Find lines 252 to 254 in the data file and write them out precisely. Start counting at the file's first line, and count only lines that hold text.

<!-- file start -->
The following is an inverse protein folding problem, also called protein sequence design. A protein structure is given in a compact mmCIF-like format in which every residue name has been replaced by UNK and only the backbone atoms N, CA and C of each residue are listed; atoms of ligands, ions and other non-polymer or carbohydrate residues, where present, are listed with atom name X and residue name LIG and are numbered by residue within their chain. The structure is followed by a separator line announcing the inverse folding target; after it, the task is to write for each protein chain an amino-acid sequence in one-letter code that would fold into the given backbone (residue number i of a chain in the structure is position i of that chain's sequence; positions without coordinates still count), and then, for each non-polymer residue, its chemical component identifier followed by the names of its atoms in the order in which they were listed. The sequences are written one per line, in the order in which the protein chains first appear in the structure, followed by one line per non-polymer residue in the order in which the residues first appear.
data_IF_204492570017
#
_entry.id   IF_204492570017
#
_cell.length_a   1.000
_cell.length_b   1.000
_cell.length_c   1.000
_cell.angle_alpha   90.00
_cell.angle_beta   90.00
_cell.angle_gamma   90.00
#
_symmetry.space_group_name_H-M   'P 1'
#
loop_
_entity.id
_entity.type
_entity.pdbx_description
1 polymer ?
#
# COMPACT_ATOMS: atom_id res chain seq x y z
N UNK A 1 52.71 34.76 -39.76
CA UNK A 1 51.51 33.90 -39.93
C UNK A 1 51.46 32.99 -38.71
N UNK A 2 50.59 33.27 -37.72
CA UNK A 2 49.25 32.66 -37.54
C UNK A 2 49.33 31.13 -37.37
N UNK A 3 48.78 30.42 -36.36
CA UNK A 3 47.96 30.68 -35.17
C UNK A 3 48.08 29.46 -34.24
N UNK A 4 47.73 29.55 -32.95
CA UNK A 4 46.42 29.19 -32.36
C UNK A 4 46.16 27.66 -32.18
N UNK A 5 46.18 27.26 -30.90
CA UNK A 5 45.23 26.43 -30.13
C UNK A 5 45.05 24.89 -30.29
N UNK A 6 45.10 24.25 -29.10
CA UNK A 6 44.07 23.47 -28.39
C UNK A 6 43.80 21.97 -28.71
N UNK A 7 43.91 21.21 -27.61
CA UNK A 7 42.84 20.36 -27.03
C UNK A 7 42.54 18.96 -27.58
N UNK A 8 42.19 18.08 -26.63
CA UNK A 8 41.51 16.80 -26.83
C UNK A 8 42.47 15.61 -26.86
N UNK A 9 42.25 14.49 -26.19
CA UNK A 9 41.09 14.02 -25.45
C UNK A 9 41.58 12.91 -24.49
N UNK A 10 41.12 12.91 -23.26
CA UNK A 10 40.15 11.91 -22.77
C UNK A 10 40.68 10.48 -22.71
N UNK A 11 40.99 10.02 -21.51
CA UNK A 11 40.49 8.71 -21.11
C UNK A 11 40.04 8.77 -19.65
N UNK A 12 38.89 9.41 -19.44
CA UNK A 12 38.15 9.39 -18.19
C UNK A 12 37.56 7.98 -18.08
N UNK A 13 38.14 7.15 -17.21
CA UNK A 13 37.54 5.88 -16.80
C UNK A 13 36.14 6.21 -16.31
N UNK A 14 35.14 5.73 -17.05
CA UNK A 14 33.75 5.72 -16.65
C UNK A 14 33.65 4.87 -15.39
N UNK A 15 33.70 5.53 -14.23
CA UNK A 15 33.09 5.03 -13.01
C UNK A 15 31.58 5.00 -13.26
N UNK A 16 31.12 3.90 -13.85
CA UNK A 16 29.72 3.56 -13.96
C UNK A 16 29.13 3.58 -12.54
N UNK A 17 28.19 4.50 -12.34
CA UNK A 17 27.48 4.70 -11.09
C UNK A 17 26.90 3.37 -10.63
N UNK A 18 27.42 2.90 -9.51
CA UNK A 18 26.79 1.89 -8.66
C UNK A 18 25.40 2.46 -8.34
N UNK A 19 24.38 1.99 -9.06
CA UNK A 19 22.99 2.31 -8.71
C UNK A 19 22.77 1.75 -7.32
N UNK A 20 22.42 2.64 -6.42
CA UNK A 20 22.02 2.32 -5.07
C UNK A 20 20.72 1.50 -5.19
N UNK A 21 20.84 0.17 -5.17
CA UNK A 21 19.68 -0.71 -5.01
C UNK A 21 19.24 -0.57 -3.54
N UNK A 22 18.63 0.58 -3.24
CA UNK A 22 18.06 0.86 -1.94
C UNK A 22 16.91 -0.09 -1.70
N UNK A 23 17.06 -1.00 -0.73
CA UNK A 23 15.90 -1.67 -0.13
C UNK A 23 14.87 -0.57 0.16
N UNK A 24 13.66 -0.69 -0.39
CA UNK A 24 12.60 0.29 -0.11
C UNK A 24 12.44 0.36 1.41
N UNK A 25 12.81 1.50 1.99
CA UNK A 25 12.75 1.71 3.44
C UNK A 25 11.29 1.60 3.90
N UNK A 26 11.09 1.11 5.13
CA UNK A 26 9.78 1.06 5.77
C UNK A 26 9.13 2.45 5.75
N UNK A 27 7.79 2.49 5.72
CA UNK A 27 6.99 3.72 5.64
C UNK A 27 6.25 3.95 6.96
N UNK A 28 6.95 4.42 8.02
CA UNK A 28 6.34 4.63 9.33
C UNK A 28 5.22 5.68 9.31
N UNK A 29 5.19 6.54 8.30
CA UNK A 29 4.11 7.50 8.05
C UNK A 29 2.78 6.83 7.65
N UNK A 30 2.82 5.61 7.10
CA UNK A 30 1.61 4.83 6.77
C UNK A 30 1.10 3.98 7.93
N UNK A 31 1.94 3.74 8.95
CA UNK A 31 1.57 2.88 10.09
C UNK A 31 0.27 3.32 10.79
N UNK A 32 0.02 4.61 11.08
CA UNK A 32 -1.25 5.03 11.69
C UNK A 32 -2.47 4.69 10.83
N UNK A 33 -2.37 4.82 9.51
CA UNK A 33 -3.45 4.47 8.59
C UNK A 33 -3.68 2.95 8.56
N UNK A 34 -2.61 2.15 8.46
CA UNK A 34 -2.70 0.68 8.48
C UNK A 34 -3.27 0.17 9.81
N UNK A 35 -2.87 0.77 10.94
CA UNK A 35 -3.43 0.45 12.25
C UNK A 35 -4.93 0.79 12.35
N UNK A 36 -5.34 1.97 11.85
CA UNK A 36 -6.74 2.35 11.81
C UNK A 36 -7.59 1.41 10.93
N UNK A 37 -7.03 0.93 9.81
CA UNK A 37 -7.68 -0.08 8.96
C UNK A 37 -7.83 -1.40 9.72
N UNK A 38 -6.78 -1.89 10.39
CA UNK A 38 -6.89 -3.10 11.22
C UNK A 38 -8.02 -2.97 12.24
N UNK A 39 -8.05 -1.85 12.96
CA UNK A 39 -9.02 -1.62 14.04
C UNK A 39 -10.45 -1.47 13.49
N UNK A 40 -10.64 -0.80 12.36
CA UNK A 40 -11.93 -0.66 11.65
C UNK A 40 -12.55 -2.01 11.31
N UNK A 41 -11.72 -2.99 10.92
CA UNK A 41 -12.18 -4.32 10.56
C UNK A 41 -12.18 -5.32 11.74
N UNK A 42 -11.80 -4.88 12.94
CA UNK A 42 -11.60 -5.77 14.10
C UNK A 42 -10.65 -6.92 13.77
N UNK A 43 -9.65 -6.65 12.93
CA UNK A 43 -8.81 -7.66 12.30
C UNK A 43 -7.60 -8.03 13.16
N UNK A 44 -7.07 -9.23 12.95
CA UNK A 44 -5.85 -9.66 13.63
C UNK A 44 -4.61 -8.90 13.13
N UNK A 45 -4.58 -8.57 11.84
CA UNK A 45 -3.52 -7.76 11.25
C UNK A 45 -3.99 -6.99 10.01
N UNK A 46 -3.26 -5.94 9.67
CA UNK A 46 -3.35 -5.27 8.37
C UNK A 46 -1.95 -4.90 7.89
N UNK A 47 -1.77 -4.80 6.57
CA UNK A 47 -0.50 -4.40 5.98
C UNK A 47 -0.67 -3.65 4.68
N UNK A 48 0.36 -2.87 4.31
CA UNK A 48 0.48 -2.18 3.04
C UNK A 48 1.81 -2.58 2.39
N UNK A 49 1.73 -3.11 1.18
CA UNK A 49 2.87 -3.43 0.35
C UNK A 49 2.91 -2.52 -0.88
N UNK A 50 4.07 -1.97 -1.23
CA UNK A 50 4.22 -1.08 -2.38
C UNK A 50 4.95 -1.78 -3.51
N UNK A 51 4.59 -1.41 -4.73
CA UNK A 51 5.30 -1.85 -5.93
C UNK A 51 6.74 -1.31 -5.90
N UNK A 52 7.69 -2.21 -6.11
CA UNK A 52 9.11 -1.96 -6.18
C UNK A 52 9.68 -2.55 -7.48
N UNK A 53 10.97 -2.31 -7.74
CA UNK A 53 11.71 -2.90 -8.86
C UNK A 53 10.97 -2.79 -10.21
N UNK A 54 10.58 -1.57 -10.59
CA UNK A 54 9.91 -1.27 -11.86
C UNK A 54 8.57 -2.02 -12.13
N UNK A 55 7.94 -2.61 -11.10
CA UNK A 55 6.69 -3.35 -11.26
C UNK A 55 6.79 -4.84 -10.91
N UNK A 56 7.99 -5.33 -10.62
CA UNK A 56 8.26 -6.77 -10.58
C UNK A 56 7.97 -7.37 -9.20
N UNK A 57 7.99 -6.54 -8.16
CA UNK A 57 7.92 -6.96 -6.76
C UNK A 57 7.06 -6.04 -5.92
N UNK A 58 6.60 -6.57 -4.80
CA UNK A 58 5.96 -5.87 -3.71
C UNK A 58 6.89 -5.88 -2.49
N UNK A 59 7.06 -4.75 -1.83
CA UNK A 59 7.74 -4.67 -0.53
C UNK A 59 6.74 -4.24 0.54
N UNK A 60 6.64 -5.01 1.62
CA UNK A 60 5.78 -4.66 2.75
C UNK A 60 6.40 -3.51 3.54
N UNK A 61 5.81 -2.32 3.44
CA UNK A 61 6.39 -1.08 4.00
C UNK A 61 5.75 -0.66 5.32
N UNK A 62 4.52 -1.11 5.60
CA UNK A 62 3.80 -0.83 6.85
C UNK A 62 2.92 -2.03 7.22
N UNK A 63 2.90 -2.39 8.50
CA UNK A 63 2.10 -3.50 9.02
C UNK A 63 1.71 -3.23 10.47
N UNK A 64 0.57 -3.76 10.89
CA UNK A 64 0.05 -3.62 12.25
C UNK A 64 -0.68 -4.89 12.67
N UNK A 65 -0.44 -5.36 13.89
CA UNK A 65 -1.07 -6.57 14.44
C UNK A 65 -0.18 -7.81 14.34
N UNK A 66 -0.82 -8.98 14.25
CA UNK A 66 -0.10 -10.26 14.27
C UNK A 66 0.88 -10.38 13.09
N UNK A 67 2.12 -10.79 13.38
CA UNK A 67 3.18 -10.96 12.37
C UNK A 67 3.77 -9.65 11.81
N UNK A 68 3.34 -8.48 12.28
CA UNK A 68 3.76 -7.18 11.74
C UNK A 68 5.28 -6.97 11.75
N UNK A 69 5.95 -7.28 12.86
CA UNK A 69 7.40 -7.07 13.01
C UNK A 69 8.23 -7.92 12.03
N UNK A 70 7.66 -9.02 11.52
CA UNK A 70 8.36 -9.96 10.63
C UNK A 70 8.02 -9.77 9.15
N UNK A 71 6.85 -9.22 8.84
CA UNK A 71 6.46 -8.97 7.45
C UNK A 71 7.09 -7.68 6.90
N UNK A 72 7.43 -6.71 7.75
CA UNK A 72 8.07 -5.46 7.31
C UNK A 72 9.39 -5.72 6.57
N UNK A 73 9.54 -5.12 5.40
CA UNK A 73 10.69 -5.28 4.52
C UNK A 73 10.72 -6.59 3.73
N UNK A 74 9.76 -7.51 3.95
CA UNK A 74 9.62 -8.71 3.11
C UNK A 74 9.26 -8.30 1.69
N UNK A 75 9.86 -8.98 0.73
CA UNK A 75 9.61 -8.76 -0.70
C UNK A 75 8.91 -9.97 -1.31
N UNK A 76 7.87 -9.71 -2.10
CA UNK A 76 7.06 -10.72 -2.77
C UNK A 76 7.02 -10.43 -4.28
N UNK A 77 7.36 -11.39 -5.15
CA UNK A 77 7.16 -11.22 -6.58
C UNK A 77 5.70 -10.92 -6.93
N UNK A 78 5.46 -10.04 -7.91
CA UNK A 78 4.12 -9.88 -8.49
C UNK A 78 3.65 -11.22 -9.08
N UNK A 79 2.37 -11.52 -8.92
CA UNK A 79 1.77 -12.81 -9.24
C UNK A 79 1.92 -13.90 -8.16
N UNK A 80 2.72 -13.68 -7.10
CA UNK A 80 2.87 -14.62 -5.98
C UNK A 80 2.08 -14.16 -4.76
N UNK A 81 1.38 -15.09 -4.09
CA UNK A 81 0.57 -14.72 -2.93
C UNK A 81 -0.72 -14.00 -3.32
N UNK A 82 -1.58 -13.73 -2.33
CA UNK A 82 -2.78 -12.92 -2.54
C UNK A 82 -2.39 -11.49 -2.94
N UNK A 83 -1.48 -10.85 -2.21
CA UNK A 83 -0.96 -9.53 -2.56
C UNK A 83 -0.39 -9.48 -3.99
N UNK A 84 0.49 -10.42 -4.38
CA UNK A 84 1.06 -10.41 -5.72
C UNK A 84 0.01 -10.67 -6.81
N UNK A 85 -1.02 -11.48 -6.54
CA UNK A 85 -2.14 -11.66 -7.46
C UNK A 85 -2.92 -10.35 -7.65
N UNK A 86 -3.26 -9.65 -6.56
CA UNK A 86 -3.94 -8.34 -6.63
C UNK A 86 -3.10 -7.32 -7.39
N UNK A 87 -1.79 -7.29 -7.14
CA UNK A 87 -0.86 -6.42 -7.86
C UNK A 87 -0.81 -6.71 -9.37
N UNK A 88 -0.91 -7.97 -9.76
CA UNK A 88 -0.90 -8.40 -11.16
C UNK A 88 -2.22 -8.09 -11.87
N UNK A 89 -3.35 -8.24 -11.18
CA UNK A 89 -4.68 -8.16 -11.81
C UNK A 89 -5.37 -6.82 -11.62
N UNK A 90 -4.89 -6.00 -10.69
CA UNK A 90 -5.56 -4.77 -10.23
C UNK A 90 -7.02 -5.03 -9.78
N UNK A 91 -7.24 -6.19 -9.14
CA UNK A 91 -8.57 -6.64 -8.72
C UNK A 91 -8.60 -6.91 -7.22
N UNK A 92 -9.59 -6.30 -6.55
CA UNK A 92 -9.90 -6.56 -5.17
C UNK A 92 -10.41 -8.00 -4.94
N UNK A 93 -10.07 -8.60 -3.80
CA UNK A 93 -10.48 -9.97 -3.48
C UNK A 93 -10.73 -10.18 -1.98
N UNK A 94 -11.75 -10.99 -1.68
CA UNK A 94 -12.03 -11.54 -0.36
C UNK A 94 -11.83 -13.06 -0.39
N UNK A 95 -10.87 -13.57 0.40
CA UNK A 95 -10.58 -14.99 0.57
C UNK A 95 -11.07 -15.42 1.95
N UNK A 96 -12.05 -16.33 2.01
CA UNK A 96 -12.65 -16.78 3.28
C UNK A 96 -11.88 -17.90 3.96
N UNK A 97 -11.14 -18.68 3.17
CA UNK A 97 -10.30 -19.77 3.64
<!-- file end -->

C UNK A 77 5.70 -10.92 -6.93
N UNK A 78 5.46 -10.04 -7.91
CA UNK A 78 4.12 -9.88 -8.49